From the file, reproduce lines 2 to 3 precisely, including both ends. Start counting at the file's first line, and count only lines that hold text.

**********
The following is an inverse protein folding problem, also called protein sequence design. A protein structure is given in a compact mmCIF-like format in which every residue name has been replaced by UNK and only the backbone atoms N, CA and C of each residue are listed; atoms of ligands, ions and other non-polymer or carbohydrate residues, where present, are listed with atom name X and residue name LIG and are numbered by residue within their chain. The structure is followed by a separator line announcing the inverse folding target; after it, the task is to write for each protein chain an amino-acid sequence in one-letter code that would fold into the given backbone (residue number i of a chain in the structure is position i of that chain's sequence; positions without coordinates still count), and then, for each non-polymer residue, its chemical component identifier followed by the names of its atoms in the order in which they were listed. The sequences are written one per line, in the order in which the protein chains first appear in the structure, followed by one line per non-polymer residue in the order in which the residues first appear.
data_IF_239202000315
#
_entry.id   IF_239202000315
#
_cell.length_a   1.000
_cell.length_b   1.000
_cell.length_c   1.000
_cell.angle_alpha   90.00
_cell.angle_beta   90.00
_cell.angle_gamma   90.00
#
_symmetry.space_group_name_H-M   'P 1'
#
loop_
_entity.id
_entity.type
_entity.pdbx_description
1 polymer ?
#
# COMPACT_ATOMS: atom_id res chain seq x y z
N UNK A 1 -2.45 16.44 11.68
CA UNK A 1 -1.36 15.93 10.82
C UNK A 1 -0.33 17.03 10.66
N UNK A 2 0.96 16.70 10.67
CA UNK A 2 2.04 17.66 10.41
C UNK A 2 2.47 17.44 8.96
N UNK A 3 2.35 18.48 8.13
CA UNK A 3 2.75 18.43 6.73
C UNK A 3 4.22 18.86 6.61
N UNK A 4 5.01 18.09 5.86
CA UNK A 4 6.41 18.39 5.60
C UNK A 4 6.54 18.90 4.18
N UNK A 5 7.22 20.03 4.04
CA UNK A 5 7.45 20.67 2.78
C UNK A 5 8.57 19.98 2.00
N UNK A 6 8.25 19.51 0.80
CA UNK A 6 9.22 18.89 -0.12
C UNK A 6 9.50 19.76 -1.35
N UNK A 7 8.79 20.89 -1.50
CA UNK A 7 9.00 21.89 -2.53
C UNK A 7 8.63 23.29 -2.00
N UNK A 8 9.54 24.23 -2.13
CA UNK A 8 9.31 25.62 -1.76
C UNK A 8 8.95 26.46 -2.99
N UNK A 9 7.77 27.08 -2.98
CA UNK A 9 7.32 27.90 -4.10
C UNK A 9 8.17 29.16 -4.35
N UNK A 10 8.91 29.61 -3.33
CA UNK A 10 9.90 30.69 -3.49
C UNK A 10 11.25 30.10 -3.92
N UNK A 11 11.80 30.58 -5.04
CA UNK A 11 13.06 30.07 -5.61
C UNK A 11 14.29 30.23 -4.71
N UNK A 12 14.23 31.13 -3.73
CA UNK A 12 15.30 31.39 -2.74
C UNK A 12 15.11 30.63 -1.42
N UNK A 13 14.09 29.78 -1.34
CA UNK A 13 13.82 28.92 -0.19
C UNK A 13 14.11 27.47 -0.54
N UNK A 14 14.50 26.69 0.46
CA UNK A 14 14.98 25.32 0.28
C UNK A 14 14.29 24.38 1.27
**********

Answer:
data_IF_239202000315
#